Monday, August 27, 2012

The Price of a Positive Book Review

Welcome to Monday, everyone! I usually post a book review on Mondays, but I've been in vacation mode after a girl's weekend getaway. I came across this article today on about a entreprenurial guy who gets paid to write online book reviews: Link Here

This isn't anything new -- authors paying for positive reviews on the big sites like Amazon, Goodreads etc, despite policies on those sites that warn against paid reviews -- but it's definitely interesting to read about someone making a career out of it. The reviewer in the artcile worked in marketing for publisher where he solicited reviews for books, until he realized he could do this himself -- and charge for it.

I don't know that there's anything necessarily wrong with charging for a book review in general. If you're a self-pubbed author (and frankly, even if you're not) marketing and publicitiy are often up to the author to really make a difference in sales. The issue here, is paying for a positive and glowing review, even if the book doesn't merit a positive review.

From the article:
“I was creating reviews that pointed out the positive things, not the negative things,” Mr. Rutherford said. “These were marketing reviews, not editorial reviews.”
Interesting; so he doesn't even consider his work as a traditional critical review, but a review viewed solely as a marketing tool. I've certainly seen evidence of this on Amazon, where a little-known book has half a dozen reviews or so and all are ridiculously enthusiastic to the point they are untrustworthy. I look for nuance in collective reviews. If a book is good I want to know why, and if it has weak points, I want to know that, too. A review doesn't need to be "negative" to accomplish this; it just needs to be truthful.

I think the book blogging community handles this well, by either featuring only books the blogger recommends or providing a balanced view. But as for the Goodreads, Amazon, B&N user reviews, how much stock do you put in reviews to determine what you read? Do reviews make or break your decision to read a book? Does knowing that some of the positive reviews may have been paid for change your opinion?


  1. Reviews don't really sway me unless I know the reviewer. If I've been blogger friends with someone for a while and they rave about a book I keep it in mind. Otherwise it doesn't matter as much. Reviews may be helpful to some people but I think word of mouth through friends is infinitely better. Found your blog through GUTGAA and now I'm following :)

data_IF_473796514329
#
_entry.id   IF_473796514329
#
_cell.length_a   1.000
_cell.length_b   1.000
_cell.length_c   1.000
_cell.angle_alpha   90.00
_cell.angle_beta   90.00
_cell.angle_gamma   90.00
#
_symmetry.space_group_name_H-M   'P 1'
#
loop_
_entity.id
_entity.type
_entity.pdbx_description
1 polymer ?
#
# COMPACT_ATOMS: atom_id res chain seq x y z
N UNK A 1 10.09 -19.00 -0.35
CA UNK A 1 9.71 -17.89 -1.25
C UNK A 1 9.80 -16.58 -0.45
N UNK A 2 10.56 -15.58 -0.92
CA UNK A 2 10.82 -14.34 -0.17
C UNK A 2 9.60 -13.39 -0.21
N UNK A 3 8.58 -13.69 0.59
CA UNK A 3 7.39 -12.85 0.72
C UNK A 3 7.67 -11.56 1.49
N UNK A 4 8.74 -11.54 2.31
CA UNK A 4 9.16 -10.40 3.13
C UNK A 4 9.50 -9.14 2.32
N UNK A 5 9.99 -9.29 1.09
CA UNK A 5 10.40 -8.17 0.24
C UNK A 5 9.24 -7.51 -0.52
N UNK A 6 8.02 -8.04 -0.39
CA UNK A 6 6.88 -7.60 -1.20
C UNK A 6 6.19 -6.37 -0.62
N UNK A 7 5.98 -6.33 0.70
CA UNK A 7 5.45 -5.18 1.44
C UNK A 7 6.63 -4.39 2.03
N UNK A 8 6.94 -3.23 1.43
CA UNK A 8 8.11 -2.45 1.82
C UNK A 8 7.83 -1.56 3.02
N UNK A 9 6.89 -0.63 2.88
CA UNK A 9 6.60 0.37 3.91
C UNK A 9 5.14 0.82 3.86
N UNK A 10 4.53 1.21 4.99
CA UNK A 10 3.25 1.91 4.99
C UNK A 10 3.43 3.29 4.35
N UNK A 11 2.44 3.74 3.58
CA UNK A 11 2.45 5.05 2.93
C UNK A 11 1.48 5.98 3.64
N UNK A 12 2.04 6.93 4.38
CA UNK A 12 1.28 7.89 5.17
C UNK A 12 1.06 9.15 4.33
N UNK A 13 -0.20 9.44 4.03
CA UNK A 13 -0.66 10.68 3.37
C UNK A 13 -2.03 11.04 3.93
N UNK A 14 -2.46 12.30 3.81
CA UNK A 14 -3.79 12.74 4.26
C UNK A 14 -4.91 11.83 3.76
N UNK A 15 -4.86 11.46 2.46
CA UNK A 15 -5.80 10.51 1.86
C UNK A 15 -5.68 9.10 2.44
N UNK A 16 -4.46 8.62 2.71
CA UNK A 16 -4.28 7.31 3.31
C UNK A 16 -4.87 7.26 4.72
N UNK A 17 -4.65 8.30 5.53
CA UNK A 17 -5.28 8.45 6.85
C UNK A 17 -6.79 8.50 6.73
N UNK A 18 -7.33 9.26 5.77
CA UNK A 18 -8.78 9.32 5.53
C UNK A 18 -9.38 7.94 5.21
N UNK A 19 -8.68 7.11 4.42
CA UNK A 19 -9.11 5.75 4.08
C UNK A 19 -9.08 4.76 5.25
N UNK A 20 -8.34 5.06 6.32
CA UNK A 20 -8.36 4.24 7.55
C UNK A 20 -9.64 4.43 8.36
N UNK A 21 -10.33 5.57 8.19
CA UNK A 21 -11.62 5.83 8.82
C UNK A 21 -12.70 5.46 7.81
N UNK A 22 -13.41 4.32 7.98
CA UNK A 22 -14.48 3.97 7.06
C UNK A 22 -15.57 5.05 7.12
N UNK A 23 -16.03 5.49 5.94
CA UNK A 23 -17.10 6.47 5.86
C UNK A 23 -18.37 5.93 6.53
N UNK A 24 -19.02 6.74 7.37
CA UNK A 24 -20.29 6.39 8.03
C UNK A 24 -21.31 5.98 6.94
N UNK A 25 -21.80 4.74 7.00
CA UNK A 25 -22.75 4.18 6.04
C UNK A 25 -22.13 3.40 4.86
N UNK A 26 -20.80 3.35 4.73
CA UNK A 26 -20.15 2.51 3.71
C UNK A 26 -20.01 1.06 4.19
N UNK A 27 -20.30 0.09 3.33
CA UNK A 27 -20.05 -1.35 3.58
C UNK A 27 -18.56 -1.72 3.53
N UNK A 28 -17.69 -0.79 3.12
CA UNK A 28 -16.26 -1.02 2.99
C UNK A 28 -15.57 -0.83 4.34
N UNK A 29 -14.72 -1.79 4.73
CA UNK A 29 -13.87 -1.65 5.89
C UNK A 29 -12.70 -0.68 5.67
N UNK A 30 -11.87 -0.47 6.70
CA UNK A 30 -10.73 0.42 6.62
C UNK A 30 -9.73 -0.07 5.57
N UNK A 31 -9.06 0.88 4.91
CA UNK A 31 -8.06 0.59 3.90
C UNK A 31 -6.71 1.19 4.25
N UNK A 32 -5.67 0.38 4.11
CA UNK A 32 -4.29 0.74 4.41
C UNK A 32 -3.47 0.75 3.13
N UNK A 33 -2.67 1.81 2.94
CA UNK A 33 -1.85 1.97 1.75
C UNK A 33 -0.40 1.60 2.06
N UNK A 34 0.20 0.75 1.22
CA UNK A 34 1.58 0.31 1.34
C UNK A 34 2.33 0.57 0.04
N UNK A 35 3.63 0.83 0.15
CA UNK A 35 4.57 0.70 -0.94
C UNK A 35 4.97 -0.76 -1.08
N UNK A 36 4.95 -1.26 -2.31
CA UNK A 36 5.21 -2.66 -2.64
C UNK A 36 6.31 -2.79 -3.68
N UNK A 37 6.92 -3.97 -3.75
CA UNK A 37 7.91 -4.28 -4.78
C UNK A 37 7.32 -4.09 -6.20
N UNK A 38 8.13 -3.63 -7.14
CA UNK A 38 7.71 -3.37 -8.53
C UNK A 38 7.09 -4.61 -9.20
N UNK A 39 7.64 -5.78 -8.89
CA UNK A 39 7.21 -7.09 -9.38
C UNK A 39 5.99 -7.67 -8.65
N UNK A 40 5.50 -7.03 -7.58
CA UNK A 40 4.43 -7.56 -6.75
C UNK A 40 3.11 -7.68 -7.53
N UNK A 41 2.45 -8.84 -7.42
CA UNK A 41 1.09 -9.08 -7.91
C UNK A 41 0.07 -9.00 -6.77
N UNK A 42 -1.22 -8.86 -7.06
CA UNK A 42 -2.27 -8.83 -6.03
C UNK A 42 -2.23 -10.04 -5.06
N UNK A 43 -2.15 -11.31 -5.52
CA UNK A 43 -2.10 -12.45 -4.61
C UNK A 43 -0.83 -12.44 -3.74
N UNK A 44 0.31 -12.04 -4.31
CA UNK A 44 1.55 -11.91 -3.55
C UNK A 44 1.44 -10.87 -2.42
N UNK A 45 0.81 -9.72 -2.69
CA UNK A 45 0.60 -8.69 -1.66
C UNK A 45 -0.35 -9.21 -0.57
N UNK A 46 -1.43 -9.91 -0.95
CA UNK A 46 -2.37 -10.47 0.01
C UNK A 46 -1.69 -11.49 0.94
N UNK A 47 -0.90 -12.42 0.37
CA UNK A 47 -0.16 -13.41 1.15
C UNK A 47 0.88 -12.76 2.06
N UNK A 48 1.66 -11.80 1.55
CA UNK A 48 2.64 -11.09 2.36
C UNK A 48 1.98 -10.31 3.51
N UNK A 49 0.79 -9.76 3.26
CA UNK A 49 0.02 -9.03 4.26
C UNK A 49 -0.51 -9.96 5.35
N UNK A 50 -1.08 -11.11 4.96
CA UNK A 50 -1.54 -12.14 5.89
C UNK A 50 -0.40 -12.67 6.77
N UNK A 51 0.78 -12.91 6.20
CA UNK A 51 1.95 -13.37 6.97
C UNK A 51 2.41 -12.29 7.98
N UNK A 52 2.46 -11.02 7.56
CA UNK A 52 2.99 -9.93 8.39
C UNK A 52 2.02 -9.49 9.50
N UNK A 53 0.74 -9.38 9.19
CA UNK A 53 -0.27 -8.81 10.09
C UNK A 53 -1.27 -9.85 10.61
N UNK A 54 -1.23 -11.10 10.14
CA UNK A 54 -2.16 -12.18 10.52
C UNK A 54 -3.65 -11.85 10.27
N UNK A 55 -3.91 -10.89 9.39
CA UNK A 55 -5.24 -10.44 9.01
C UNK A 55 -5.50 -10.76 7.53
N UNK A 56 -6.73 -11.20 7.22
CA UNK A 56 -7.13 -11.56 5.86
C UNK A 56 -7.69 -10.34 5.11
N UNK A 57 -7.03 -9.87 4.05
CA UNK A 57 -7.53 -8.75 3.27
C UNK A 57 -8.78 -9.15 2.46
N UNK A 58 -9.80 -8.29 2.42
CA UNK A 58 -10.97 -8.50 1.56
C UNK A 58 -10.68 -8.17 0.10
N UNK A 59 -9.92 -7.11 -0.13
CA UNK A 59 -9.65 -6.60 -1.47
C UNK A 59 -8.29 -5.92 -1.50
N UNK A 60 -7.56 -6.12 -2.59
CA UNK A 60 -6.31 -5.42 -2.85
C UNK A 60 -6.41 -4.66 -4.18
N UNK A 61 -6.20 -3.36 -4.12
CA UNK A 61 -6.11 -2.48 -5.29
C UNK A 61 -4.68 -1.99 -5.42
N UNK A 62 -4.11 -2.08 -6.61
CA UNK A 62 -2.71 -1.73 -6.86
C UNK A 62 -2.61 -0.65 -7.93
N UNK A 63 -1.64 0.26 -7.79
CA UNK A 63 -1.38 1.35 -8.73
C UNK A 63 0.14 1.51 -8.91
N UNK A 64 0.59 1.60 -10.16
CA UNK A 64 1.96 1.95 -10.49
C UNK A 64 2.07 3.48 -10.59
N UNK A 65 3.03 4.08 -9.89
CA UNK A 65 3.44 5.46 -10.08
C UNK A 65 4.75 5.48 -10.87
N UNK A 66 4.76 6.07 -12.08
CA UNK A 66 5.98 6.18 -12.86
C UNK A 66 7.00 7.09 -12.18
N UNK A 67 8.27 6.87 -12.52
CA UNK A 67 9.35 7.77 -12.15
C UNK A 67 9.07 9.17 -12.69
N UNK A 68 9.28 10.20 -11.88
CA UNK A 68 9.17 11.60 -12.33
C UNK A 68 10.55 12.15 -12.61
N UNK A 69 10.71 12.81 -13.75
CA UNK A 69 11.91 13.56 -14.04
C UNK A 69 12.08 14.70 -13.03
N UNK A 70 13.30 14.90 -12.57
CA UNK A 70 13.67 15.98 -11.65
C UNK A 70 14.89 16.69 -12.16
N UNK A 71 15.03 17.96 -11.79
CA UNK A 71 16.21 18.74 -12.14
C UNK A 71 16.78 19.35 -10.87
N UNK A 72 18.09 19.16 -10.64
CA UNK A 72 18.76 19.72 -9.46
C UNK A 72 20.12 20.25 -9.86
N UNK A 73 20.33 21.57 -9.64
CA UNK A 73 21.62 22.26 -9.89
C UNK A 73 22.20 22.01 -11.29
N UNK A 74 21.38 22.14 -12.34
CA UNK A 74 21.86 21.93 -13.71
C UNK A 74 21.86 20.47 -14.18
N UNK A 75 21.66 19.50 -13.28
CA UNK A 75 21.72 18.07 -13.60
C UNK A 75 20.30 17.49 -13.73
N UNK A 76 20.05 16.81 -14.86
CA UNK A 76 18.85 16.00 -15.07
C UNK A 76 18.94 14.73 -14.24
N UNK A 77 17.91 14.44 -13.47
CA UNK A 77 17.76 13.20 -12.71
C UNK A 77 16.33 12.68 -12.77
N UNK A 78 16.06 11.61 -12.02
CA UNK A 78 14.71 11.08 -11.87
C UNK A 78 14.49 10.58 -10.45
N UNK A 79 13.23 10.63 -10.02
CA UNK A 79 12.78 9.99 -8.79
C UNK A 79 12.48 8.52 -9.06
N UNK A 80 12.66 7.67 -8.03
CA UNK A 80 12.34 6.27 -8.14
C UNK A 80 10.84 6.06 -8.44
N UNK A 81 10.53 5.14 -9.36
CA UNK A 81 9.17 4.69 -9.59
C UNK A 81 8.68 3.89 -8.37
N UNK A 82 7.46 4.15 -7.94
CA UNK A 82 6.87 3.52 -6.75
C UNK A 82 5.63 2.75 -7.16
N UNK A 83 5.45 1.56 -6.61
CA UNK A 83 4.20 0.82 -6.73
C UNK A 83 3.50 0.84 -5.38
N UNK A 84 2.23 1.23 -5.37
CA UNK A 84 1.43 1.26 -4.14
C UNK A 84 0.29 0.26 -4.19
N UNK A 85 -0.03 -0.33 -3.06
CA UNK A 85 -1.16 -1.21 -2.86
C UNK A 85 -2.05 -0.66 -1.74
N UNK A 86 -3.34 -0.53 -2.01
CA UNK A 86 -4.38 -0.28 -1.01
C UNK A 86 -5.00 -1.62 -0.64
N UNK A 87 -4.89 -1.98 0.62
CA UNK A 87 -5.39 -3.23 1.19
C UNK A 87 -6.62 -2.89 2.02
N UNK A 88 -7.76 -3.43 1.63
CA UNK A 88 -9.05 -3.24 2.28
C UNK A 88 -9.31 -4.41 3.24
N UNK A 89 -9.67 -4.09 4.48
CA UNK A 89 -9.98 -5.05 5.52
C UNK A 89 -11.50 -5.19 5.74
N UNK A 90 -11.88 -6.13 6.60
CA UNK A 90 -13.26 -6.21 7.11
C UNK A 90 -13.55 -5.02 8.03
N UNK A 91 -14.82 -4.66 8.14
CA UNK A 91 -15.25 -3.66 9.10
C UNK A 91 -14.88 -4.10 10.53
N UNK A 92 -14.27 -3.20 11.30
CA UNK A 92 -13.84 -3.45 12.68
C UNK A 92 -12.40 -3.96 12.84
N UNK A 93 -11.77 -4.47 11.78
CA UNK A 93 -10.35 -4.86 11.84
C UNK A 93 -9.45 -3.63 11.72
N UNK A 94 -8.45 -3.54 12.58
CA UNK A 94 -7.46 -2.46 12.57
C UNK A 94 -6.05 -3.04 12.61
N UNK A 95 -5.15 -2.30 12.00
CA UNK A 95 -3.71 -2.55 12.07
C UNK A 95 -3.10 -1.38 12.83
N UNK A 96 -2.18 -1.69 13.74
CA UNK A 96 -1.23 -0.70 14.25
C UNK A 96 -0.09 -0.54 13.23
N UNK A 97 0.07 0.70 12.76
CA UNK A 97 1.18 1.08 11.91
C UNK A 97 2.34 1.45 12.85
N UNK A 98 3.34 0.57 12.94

2. I rarely go by book reviews. When I'm buying toys, game or different products I read those to find out info before buying. With books, its all about the blurb and a good cover doesn't hurt. Books are too subjective and I don't always agree with what some people consider hot:

  3. Like you, I get suspicious when a book has too many gushing reviews. While I sometimes skim through reviews, they don't influence me much in terms of whether or not I'd read a book. I'd read a book that interests me even if it has negative reviews.

  4. If a book on Amazon only has a dozen or so reviews and they are all glowing, I assume it's the author's friends.

    The thing about book reviews is that everyone has such differing tastes. When a reviewer is specific about what they liked or disliked, I can determine if those are the same things I like or dislike and make a better judgement. I might like what the reviewer didn't like.

  5. Exactly! If a book has genuinely positive reviews, they seem to still have some nuance to them. It's not all sparkly rainbows and lifechanging affirmations.

    For books I've read that don't have many reviews, I make sure to post one with considerable detail. I want to support authors I like, but at the same time I'm not going to give something five stars if I didn't absolutely love it. I can still write a positive review and give something three or four stars.

  6. Unless most of the reviews are bad, I usually don't pay attention. Even really popular books that people love have some bad reviews.

  7. Yes, I've been working on a post for Friday about various places that are charging for review. This is why I started the Knights of the Round Table group on Goodreads. Not only do the authors received multiple honest reviews, but there is also an award for any book that achieves an average rating of 4.5 or higher. Only one book has one the honor so far. The only issue is finding more readers. We need them!!


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